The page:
This work consists of the translation and annotation of three East African Arabic / Swahili manuscripts together with the original texts. They cover aspects of the history of the coast from the early Himyaritic period up to the beginning of the 20th century. By the use of earlier, in some cases hitherto unused Arabic sources, the authors of the texts have contributed to a fuller picture of the East African coastal history. The texts relate directly to works on East African coastal history that have appeared since the latter part of the 19th century. They are presented against the background of general Arabic and Islamic history. The annotations indicate, and some case stress, significant hints and references to matters that need to be borne in mind, along with archeological and other evidences.
The Ottoman Press (1908-1923) looks at Ottoman periodicals in the period after the Second Constitutional Revolution (1908) and the formation of the Turkish Republic (1923). It analyses the increased activity in the press following the revolution, legislation that was put in place to control the press, the financial aspects of running a publication, preventive censorship and the impact that the press could have on readers. There is also a chapter on the emergence and growth of the Ottoman press from 1831 until 1908, which helps readers to contextualize the post-revolution press.
Die Rifāʽīya spürt Boris Liebrenz der Buchkultur des Osmanischen Syrien (16. - 19. Jahrhundert) durch den Fokus der einzig überlebenden Privatbibliothek der Epoche nach. Er fragt nach der Produktion und Transmission von Wissen sowie dem sozialen Hintergrund der Leserschaft im Zeitalter der Handschrift. Studien der arabischen Bibliotheksgeschichte haben oft nur das Mittelalter in den Blick genommen und basierten fast ausschließlich auf literarischen Quellen. Dies ist die erste Monographie, die eine einzige Region während der Osmanischen Periode in den Fokus nimmt und deren auf uns gekommene Handschriften und Notizen ihrer Leser und Besitzer systematisch als dokumentarische Quelle benutzt. So erhellt sie die materiellen, rechtlichen und sozialen Voraussetzungen von Buchbesitz und Lesepraxis.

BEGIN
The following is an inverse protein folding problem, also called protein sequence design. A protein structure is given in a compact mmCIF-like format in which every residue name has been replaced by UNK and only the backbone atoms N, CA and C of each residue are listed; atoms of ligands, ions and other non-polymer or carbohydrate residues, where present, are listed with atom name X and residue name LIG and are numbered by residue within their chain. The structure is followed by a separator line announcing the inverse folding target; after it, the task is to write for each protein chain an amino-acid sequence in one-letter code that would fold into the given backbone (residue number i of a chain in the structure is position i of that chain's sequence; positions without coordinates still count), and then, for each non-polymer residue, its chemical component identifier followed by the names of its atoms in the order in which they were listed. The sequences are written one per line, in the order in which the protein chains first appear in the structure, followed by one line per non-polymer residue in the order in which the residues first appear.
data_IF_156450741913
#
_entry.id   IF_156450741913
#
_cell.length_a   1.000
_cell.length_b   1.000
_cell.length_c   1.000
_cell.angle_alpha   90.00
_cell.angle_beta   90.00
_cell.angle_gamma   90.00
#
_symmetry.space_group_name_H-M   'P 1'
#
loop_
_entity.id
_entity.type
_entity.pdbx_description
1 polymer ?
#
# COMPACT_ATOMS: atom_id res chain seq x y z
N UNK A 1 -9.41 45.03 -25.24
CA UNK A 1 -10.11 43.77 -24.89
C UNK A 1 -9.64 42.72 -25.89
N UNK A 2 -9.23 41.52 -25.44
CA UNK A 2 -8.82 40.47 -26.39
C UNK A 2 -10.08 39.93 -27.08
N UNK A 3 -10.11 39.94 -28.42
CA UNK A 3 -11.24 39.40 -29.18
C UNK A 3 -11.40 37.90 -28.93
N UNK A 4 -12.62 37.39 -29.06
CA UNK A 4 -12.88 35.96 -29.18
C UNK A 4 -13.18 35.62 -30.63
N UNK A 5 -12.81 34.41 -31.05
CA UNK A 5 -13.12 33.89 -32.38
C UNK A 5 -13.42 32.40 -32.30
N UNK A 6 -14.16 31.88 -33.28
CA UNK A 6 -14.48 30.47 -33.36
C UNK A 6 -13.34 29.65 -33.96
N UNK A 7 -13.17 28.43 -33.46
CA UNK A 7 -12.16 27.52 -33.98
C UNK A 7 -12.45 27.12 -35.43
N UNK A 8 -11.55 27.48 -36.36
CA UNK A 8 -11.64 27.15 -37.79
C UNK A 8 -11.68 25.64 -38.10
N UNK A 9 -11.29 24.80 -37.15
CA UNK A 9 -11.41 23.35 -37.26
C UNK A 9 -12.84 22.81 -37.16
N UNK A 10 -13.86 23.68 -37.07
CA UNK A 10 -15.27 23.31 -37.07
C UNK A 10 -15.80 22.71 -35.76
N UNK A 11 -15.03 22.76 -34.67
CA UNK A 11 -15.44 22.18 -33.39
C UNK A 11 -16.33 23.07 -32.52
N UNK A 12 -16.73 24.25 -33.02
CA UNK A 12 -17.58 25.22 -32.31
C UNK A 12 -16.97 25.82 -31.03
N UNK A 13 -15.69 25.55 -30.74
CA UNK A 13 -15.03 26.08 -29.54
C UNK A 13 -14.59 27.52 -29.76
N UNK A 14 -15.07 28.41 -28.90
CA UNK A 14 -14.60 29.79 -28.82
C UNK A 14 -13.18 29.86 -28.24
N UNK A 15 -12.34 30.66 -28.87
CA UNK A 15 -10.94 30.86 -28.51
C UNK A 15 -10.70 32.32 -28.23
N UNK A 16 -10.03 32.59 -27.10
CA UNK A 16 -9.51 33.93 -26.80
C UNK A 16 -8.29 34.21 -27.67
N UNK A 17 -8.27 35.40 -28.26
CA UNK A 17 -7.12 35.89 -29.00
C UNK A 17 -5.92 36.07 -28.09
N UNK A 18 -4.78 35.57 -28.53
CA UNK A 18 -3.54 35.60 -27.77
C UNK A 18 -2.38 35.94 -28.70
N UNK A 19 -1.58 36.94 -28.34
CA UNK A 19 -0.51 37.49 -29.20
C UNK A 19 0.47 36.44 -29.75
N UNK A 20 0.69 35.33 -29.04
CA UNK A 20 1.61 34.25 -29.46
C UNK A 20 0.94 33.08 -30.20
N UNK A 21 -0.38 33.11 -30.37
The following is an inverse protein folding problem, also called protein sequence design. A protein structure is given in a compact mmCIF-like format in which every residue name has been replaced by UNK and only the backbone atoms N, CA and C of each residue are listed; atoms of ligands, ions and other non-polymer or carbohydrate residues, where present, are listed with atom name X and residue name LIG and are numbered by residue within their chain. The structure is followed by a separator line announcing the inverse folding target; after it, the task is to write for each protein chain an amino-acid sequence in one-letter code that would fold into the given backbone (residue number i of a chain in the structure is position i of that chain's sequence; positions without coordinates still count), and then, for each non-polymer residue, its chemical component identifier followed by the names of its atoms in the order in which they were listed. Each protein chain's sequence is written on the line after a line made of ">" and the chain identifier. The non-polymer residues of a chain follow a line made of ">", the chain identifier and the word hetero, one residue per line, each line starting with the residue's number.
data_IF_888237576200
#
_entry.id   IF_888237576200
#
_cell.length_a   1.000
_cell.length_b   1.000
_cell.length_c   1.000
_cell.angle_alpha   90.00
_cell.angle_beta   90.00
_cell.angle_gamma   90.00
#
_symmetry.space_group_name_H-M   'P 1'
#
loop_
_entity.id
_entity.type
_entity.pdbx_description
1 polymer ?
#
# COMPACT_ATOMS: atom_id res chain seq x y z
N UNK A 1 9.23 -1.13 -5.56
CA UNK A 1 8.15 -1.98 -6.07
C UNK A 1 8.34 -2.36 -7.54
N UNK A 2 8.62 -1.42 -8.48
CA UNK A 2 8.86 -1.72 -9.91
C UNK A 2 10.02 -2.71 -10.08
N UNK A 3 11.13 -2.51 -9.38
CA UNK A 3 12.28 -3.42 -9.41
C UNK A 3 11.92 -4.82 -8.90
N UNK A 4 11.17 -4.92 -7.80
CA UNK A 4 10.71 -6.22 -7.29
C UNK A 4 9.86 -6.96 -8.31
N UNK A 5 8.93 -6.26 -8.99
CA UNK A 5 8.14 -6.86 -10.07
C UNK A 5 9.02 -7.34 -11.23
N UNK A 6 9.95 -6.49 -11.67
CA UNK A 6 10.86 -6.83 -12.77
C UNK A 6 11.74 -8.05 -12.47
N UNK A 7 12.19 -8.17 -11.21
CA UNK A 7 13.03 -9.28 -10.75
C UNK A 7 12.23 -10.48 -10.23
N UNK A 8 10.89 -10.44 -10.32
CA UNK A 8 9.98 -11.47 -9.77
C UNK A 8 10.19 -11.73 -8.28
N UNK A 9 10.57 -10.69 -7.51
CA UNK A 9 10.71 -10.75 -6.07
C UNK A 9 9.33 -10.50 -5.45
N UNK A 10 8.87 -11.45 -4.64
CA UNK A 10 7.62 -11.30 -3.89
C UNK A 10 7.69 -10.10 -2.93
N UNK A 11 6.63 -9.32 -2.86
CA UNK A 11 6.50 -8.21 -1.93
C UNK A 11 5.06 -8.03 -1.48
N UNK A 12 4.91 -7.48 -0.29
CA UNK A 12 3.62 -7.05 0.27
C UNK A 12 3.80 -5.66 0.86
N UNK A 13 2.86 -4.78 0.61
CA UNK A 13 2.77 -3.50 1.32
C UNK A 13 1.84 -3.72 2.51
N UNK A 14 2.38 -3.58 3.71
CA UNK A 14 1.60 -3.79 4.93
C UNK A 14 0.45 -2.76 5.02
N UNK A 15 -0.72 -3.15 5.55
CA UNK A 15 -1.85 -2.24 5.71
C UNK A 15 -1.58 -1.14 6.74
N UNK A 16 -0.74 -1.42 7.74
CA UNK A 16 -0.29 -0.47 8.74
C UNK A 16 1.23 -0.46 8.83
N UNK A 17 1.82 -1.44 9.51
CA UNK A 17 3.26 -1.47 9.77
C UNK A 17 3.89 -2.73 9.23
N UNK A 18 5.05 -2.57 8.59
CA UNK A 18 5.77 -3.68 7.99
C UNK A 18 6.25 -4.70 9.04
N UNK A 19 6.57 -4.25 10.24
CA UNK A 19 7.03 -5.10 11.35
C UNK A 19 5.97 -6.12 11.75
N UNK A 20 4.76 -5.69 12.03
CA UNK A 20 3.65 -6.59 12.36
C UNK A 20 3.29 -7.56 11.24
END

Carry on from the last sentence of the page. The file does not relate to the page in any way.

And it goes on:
Die Rifāʽīya Boris Liebrenz explores the book culture of Ottoman Syria (16th to 19th century), using the only surviving Damascene private library of the time as a vantage point. He asks about the production and transmission of knowledge as well as the social background of the reading audience in a manuscript age.
Scholarship on Arabic libraries has often focussed on the medieval period and relied nearly exclusively on literary accounts. This is the first book-length study that focuses on a single region in the Ottoman period and systematically uses the vast number of surviving manuscripts as a documentary source by means of the notes left by their readers and possessors. Thus, it sheds light on the material, juridical, and social basis of book-ownership and reading.
In this book, Pascal Buresi and Hicham El Aallaoui edit, translate, and study an Arabic manuscript of the Royal Library of Rabat, containing 77 appointments of provincial officials. The Almohad Caliphs were the first Berbers to unite the whole Maghrib and the Iberian Peninsula under an imperial ideology elaborated at the end of the 12th C.E. by the most famous scholars, such as Averroes.
This peripheral Islamic dynasty produced a pragmatic documentation that provides exceptional information about the administrative, political, ideological, and religious organisation of the largest medieval European-African Empire. Buresi and El Aallaoui convincingly stress the importance of the literature of the Chancellery in renewing the history of power and authority in medieval Islamic lands.